My fix would be to give two extra attack dice for each LP used in attack, and/or make it that LPs used to cancel hits do not do so automatically – maybe a bravery test is required to cancel each hit.

The potential for drawn out combats means that a shieldwall vs shieldwall game (which would be a typical dark ages battle, certainly for the latter part of the period covered) would be a particularly unattractive proposition. In combat both sides would roll 3 dice, needing 6s to hit, and normally each cancelling one hit. Such a combat would likely go on for a long time with little damage suffered. The author actually suggests you avoid this type of match-up, but that rules out a lot of potential games.

The way Warriors work is another area that some may see as a problem. A Warrior unit must charge the nearest enemy in its charge arc unless it fails a bravery test. But if it fails this test, it cannot then do anything else. So even if you have a unit of cataphracts waiting to charge you in the rear, the fact that there is a unit of skirmisher javelinmen in front means you cannot turn to face the bigger threat.

My fix would be to allow an uncontrolled charge to be cancelled by spending an LP – then the unit would be free to move elsewhere (on passing its bravery test to move).

The main problems though, and the ones that really feel wrong to me, revolve around multi-unit combat. Firstly, each extra unit in contact with the enemy only adds one extra dice. So if two units of warriors are in contact with a unit of shieldwall, the warriors get 6 dice instead of 5. As these dice need 6s to hit, it hardly increases the likelihood of scoring a hit. But if 100 men faced 50 men in isolation, all pretty evenly matched, I would expect the 100 to win very quickly. In these rules putting extra units into combat against one enemy unit hardly makes any difference. We have had Cataphracts with three units of enemy Warriors in contact, including a flank attack, and the Cataphracts go for two or three turns without taking a hit. Also in this situation the Cataphracts can fight back fully effectively against the enemy unit of their choice. So they inflict more damage than they suffer, even when isolated and outnumbered three-to-one ! In this situation, the Cataphracts will, on average,suffer about one hit every two turns (assuming they use a single LP to cancel a hit each turn), so that would mean they would last for eight turns !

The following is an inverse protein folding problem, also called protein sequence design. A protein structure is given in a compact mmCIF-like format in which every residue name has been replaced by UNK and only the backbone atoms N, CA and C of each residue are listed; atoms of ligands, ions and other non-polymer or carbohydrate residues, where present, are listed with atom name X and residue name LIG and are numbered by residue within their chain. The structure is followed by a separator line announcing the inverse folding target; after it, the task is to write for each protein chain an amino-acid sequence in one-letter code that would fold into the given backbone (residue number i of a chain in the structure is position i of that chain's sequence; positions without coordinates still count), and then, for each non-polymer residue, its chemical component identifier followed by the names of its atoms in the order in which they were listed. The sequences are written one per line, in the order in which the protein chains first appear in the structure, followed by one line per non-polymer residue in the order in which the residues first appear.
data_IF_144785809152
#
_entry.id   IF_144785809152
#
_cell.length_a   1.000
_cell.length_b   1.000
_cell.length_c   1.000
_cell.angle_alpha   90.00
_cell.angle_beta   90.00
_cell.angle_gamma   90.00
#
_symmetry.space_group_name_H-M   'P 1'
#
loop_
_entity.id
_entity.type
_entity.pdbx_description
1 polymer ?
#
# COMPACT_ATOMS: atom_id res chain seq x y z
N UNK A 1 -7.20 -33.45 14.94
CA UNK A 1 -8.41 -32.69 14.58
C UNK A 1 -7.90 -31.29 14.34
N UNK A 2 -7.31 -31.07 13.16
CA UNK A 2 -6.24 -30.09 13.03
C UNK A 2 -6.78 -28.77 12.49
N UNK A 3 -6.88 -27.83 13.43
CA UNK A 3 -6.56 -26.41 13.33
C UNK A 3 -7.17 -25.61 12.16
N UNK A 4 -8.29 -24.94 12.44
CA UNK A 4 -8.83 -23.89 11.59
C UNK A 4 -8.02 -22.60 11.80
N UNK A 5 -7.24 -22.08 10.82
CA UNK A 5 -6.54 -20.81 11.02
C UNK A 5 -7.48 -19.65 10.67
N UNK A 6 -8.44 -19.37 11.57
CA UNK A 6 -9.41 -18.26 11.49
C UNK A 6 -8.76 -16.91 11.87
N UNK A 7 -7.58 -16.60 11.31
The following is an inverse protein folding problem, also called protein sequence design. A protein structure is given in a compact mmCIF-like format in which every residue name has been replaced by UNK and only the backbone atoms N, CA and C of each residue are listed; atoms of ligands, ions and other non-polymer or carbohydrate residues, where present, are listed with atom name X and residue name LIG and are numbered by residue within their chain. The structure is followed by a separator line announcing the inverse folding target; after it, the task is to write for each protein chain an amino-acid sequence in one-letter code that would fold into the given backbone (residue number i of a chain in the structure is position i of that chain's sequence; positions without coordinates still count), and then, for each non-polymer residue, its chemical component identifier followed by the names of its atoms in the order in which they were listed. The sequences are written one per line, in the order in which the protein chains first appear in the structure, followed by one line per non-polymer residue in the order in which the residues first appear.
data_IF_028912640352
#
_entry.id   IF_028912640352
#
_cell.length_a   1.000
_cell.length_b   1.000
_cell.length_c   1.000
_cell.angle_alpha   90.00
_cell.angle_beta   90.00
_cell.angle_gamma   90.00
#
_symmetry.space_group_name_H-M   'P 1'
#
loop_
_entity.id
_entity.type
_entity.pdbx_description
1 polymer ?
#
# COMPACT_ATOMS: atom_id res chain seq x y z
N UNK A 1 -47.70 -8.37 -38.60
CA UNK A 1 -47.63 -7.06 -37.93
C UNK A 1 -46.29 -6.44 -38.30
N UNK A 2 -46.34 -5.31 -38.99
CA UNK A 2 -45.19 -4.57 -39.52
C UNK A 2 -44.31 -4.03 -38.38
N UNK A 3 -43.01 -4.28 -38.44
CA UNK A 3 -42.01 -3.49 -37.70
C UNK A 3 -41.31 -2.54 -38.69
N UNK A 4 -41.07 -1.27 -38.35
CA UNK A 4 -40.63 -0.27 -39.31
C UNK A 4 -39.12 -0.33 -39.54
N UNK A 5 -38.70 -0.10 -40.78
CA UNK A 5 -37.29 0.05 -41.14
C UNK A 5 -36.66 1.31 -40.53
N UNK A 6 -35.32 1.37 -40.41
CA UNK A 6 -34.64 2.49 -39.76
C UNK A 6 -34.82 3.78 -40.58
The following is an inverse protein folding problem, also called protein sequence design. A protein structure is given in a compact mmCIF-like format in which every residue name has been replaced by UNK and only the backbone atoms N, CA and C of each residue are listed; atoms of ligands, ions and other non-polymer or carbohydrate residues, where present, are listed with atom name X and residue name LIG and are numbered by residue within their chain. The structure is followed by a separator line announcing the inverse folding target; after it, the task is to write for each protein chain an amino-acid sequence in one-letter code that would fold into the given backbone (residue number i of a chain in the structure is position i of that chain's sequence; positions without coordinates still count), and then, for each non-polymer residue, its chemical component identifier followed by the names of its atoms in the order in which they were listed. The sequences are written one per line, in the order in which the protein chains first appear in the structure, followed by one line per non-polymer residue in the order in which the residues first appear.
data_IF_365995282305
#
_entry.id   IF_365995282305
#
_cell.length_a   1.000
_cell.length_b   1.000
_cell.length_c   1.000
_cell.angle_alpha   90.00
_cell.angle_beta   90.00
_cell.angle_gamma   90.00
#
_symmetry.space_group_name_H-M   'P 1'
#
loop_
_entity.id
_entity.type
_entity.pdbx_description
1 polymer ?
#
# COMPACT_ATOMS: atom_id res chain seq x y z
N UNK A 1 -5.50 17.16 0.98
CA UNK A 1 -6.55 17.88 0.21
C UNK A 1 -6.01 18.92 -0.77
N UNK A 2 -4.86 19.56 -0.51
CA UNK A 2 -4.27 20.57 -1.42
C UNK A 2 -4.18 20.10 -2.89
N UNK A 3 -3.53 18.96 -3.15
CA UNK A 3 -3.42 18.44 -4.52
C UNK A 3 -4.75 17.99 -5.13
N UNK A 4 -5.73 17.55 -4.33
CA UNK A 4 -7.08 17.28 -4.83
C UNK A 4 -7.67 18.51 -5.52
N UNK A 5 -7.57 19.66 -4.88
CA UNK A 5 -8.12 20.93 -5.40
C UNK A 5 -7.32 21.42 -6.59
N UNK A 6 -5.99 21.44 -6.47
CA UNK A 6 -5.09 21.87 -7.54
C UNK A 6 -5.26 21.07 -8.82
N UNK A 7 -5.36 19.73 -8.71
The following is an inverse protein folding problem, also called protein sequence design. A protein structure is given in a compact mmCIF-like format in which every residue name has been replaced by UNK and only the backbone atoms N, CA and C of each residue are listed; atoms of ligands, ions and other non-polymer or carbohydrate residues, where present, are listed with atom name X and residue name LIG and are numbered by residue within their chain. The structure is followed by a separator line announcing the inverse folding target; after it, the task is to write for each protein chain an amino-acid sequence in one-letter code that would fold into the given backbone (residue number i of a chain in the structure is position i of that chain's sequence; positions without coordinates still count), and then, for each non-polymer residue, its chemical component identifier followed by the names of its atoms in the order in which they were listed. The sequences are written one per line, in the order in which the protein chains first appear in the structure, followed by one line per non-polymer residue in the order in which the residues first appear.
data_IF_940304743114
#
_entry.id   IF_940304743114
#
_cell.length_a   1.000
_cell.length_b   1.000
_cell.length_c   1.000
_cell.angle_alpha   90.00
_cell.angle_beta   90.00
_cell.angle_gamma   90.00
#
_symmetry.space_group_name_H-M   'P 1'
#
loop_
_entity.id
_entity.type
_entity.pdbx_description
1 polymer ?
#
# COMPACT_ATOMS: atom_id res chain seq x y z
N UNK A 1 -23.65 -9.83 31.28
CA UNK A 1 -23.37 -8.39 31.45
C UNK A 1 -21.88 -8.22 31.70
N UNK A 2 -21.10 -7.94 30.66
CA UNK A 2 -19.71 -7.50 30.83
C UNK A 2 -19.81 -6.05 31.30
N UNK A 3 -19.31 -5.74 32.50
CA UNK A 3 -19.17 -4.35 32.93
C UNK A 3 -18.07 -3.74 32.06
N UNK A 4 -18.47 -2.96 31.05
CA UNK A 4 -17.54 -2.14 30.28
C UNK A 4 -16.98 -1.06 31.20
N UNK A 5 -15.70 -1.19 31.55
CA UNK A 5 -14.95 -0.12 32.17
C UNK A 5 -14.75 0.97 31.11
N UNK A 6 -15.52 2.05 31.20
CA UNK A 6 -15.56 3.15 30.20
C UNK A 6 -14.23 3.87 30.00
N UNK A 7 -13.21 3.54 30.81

My fix would be that units should lose combat dice for extra enemy units in contact, and also their Protection level should drop if they are contacted in the flank or rear.

The biggest problem is closely connected, and it is that it is often actually worse to fight the enemy unit with two units rather than one. And not just because you could use the second unit elsewhere – you are actually more likely to lose in the combat if you fight with two units against one. This relates to the use of LPs. As outlined above, LPs, which are always in short supply once combat has started, are primarily useful for cancelling hits, thus keeping your units alive in melee. The problem is that if you have two units in contact with one enemy unit, then you need to give them an LP each if you want to cancel a hit, as otherwise the other player will choose to attack the unit without an LP. And if you are the aggressor, you have to declare how you will use the LPs first, so if you want to cancel hits, one LP will be wasted. And given that the extra unit only gives you one extra dice in combat, it is normally better to only contact the enemy with one unit (unless you can get a flank attack). It sounds hard to believe that one unit is better than two equal units in combat, so I did a spreadsheet simulation of a combat situation – two units of shieldwall vs one unit of shieldwall, each side having one LP to use in the combat. I ran the simulation 1000 times, and the single unit routed both enemy units 54% of the time, with the two units only winning 33% of the time. I allowed the combat to go on for up to twenty turns, and 11% of the time the combat was not resolved, which supports the point I made earlier about shieldwall vs shieldwall battles.